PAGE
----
Theo Jörgensmann, the German free jazz clarinet maestro likes to quote the Austrian cultural historian, Egon Fridell: "pure originality has no great valueit is like a sheep with two heads." Fridell, who committed suicide in 1938 as the SA arrived at his door, was fond of illustrating his thinking with vivid and elliptical images of this type. It is a characteristic that Jörgensmann seems to share, as I discovered during a series of email exchanges that we conducted earlier this year.
Jörgensmann sets great store on the virtue of training his improvisational reflexes. He never practices technical exercises, but instead tries to use his daily practice to play as he would if he were performing. "It is important during an improvisation," he says "to always find the connection to the next phrase, without delaying any of its intensity." Jörgensmann often improvises at breakneck speeds, playing with the kind of reckless abandonment that only a consummate high wire performer would dare to attempt. Some people, I suggested, regard such technical virtuosity as an impediment to good improvisation. "If you have a talent for improvisation," he replies "it doesn't depend on how much technique you have. Good technique is not an advantage, but on the other hand neither is it a disability."
Jörgensmann has a core belief that the evolution of jazz represents a fundamental shift in the fabric and substance of what music can be. By moving away from the metronomic pulse of the classical tradition to the swing of Afro-American music something akin to a new dimension opened up, which Jörgensmann believes is the element of time. When Jörgensmann speaks of swing he uses the word to refer to all music that gives performers the freedom and discretion to make a sound at the moment of their own choosing. He likens this to the discovery of perspective in painting.
I wanted to know how Jörgensmann deals with those moments when an improvisation seems to flag and lose its sense of direction. "It is normal during an improvisation for back holes to occur," he replied. Perhaps, I suggest, these black holes might be moments of potential where a new improvisational and unpredictable direction might open up? "I ride over those black holes, by playing less or with reduced intensity. In these moments I try to concentrate on me, and I look to find a model to go back into the improvisation. If I don't succeed, I stop playing." Some players, I suggest, adopt strategies to deal with such moments of uncertainty during an improvisation, such as theatrical pauses or sudden and abrupt contrasts in volume. Jörgensmann denies ever resorting to such devices, which he regards as mannered and clichéd, and which he associates with aspects of 'contemporary' music. It does, however prompt him to remember a remark from the late John Carter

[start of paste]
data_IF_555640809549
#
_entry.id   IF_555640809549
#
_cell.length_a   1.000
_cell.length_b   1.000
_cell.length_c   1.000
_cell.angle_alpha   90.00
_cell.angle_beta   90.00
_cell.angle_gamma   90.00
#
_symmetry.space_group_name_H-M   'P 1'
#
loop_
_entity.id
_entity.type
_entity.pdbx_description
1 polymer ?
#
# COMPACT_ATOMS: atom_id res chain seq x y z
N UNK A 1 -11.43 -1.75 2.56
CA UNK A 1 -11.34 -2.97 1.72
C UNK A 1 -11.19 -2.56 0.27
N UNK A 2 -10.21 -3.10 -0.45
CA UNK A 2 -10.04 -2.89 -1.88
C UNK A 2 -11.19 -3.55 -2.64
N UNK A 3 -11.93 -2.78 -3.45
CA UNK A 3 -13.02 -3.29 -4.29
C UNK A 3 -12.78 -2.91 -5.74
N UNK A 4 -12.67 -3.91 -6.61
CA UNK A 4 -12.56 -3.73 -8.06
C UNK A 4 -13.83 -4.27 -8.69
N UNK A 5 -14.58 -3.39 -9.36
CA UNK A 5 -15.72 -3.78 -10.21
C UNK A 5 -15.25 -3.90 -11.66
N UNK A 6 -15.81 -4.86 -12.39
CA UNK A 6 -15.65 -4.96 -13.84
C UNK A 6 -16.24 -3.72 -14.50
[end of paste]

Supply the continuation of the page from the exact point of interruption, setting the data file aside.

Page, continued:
, the American clarinettist who collaborated with Ornette Coleman
. Jörgensmann worked with Carter on several occasions, including the Clarinet Summit
of 1979: "I once asked him (Carter) why he does not work with these kinds of effects, as he had such a classical sound and technique. He answered: "but I'm not a classical player, I come from the street."
One strategy that Jörgensmann does readily admit to is using composed passages of play and then using them as a theme around which to improvise. "An improviser," he writes "is also a composer. He is a spontaneous composer. The difference is how long it takes to make the composition." Surely, I ask, it is essentially different within an ensemble. "In a conventional line-up such as drums and bass I feel more like a soloist. My sound is at the front and so there is less depth to the space. When I play with other melodic "lead" instruments I feel part of a collective. When you improvise it also means you are participating in a democratic process." Does he not think, I ask, that in ensemble playing there is a stronger dilemma between the desire for self-assertion and a respect for the needs of the other musicians to also assert themselves? "Musical improvisation is the mirror of life. The freedom of the one determines the freedom of the other."
Jörgensmann believes that during an improvisation an audience needs to find reference points in order to anchor their responses. With no reference points at all an audience might not even know that they were listening to music. At first reading this might seem to be a deeply conservative view, but for Jörgensmann it is no more than a logical truism. It is a truism which he qualifies by acknowledging that the ability to recognise reference points is conditioned by the audience's previous exposure to experimental forms. The avant-garde, in this view, is of necessity engaged in an incremental development from what has already occurred.